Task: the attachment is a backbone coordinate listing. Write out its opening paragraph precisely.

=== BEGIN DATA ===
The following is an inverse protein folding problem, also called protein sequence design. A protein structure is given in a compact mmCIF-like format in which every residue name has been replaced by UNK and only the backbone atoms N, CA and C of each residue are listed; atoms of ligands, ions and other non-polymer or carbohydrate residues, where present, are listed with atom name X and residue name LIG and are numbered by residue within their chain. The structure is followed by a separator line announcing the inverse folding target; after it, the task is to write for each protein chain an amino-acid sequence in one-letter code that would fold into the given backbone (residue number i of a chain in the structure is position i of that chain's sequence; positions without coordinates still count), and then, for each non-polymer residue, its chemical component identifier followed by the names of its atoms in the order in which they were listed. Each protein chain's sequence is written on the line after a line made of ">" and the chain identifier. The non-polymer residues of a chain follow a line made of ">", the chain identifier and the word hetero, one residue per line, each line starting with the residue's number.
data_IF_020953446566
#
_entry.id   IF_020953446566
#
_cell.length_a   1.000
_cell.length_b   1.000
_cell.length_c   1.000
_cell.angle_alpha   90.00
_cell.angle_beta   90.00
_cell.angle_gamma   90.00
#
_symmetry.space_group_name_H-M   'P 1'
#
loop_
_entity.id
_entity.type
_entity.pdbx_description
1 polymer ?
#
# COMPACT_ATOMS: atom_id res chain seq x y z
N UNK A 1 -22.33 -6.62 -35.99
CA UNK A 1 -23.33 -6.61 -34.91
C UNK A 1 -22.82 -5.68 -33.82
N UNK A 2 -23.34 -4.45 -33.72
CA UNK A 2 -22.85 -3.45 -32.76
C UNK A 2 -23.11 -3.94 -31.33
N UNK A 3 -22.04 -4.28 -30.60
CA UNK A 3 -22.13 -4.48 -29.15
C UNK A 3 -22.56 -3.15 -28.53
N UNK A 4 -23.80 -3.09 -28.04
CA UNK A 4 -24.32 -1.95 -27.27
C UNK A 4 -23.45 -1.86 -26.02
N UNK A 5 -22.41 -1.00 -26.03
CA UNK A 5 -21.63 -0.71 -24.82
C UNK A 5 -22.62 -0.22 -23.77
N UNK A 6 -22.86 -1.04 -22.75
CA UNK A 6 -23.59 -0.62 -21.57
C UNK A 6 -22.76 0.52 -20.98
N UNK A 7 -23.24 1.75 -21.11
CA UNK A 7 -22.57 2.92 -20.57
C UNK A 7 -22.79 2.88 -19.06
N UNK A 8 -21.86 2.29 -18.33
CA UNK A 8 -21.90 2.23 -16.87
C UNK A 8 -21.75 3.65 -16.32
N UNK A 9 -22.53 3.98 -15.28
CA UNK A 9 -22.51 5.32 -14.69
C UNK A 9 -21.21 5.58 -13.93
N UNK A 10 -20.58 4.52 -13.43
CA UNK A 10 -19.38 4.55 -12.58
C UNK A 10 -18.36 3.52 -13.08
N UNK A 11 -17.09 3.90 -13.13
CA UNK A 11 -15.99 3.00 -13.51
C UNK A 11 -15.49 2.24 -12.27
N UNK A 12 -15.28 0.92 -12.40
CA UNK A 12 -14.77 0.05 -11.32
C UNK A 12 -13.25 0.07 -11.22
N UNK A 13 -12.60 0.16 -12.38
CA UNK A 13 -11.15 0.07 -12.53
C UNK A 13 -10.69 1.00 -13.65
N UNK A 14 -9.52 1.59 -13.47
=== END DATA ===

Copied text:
The following is an inverse protein folding problem, also called protein sequence design. A protein structure is given in a compact mmCIF-like format in which every residue name has been replaced by UNK and only the backbone atoms N, CA and C of each residue are listed; atoms of ligands, ions and other non-polymer or carbohydrate residues, where present, are listed with atom name X and residue name LIG and are numbered by residue within their chain. The structure is followed by a separator line announcing the inverse folding target; after it, the task is to write for each protein chain an amino-acid sequence in one-letter code that would fold into the given backbone (residue number i of a chain in the structure is position i of that chain's sequence; positions without coordinates still count), and then, for each non-polymer residue, its chemical component identifier followed by the names of its atoms in the order in which they were listed. Each protein chain's sequence is written on the line after a line made of ">" and the chain identifier. The non-polymer residues of a chain follow a line made of ">", the chain identifier and the word hetero, one residue per line, each line starting with the residue's number.